How to Kill Lawn Grubs


Lawn grubs are small, curved insects that are white, brown or brown with a white head. These pests are immature beetles, and they feed on the roots of turf, causing the grass above to turn brown. Dead areas in a lawn can be caused by many things, but it is easy to determine if it is caused by grubs: Simply pull back the grass and look for them. Although small, it only takes ten grubs per square foot to brown a lawn. Once you spot grubs, take immediate steps to kill them.

Step 1

Choose a pesticide formulated for killing grubs. Diazinon and Imidicloprid take up to three weeks to work, leaving the grubs more time to do damage, but they are long lasting and effective. Dylox, on the other hand, kills quickly but does not last long.

Step 2

Wait for a hot, dry day in late July with no wind. Water the lawn thoroughly, then apply the pesticide as per the instructions on the package. Use slow, even strokes, and make sure to cover every part of the lawn. If the pesticide does not come with an applicator, use a broadcast spreader for granules or a pressure sprayer for liquid. One application should be sufficient to kill the grubs.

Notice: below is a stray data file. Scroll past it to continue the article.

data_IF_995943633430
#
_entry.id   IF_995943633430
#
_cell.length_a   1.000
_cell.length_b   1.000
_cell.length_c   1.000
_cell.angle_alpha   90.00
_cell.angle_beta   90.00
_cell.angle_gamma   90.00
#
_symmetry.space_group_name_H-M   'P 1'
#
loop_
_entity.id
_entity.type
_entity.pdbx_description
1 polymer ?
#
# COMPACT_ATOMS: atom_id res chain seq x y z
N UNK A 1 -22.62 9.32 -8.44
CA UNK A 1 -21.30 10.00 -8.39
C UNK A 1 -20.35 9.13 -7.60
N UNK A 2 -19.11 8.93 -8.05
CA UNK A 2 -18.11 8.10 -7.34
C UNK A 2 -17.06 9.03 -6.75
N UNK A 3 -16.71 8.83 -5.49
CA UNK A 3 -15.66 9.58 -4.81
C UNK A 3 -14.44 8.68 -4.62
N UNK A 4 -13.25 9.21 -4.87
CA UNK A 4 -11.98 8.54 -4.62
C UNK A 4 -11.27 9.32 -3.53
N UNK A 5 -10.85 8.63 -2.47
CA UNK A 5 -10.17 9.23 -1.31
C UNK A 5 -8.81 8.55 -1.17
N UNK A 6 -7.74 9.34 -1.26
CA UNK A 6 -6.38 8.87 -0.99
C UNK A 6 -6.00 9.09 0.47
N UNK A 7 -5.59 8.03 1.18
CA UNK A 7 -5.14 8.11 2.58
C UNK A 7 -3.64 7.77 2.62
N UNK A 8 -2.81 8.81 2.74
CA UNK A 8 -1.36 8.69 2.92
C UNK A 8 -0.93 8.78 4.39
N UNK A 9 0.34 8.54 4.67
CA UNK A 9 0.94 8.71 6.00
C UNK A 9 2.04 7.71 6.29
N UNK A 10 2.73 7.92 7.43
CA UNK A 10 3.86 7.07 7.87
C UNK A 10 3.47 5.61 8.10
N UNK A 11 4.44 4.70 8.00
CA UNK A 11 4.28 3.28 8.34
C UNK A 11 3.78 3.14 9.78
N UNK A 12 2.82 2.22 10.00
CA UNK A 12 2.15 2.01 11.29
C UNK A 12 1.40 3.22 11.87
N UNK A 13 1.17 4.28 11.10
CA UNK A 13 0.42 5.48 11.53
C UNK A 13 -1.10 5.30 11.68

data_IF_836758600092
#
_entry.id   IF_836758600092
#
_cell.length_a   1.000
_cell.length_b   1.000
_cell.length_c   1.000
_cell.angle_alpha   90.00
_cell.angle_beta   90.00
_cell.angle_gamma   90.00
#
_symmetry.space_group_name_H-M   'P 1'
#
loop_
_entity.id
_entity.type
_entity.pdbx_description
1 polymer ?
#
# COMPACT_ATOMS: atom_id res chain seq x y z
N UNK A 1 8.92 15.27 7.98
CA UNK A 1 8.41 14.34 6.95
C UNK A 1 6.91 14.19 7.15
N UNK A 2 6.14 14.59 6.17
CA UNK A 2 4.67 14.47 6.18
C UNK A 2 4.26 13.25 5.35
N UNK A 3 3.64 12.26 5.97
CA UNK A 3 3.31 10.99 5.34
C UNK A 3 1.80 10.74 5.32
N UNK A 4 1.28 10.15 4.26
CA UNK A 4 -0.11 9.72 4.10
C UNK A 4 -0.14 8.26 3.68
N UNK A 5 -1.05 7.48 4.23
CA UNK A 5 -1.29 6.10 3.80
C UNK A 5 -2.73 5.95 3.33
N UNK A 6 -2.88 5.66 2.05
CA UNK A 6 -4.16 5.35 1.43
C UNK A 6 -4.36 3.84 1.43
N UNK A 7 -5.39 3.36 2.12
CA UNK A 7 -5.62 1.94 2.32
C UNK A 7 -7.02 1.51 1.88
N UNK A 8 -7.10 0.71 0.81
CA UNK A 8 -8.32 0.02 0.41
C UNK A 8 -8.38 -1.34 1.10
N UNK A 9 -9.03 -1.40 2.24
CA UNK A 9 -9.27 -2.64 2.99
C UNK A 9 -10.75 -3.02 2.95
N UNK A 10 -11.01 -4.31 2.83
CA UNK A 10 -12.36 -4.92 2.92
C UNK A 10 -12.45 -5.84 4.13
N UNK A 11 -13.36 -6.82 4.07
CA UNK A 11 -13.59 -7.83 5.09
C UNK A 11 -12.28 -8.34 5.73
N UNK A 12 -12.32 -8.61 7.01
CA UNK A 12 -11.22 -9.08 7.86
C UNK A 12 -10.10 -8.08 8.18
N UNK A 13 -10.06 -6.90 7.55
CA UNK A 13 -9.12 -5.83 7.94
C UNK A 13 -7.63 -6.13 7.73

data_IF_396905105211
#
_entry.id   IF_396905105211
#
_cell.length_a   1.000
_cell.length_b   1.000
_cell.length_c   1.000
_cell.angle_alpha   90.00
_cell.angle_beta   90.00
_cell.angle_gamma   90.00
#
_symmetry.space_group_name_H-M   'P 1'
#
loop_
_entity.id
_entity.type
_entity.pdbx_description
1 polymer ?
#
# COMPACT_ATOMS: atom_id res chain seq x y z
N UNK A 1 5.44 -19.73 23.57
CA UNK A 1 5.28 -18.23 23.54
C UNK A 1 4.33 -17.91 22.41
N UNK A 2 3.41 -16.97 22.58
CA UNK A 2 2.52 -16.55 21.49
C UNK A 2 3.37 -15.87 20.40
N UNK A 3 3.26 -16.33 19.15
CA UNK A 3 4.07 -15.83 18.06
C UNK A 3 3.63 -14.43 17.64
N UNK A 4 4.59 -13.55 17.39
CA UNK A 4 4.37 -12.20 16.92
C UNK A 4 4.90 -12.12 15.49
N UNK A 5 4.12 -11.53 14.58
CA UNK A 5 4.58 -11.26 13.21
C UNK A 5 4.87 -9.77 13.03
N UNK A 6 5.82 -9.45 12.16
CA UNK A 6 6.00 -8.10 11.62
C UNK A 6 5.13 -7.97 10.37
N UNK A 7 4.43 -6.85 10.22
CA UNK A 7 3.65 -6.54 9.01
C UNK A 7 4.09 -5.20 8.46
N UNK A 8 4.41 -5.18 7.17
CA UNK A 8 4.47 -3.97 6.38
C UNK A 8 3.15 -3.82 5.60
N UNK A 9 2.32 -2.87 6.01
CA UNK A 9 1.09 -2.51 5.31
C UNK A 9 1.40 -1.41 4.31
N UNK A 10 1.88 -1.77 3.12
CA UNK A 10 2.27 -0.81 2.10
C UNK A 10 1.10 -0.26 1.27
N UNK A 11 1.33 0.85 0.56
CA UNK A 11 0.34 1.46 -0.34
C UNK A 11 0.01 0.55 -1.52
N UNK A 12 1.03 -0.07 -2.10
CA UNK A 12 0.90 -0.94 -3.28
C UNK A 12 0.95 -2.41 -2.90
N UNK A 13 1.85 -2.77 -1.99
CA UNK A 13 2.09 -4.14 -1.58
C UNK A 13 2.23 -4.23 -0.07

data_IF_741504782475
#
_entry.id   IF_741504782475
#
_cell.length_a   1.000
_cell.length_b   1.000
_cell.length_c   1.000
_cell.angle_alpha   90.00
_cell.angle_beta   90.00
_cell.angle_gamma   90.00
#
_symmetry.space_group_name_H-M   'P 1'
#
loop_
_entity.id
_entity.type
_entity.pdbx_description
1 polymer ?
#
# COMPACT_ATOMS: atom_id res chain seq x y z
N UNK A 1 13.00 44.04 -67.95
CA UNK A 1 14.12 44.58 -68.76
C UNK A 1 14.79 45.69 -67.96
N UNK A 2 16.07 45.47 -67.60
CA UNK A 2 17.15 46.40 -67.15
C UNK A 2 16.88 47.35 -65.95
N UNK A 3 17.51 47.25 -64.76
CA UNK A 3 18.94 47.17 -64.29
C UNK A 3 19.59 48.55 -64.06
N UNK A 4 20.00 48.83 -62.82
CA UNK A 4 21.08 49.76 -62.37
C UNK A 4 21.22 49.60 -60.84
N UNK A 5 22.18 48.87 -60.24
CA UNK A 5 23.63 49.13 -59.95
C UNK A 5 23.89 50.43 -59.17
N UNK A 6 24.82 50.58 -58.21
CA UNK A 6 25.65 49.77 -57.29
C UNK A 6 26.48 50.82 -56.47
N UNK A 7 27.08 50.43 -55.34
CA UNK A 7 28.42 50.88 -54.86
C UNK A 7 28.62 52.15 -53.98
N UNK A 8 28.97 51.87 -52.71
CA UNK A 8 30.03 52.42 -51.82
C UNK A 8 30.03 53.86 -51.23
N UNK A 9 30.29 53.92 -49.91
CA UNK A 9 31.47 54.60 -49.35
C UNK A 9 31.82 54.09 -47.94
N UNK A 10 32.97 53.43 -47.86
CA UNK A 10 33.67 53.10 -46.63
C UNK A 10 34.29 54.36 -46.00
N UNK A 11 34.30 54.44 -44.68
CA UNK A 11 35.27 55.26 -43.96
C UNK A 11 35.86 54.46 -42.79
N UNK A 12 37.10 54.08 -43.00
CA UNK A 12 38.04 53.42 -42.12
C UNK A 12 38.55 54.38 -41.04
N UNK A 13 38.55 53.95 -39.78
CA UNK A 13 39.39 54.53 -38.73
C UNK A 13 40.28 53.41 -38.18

Step 3

Water the lawn again. A slow, deep watering will ensure that the pesticide seeps low enough to kill the emerging grubs. Keep children and pets off the lawn for two or three days.

Tips and Warnings

  • Wear protective clothing, including gloves and goggles, when applying the pesticide.

Things You'll Need

  • Protective clothing
  • Pesticide
  • Pesticide applicator (optional)
  • Watering tool


  • University of Illinois: FAQ's On White Grubs
  • University of Illinois: Grub Control Options

Who Can Help

  • University of California: Managing Lawn Insects
Keywords: how to kill, lawn grubs, insect pests in grass

About this Author

April Sanders has been a professional writer since 1998. Previously, she worked as an educator and currently writes academic research content for EBSCO publishing and elementary reading curriculum for Compass Publishing. She holds a Bachelor of Arts in social psychology from the University of Washington and a master's degree in information sciences and technology in education from Mansfield University.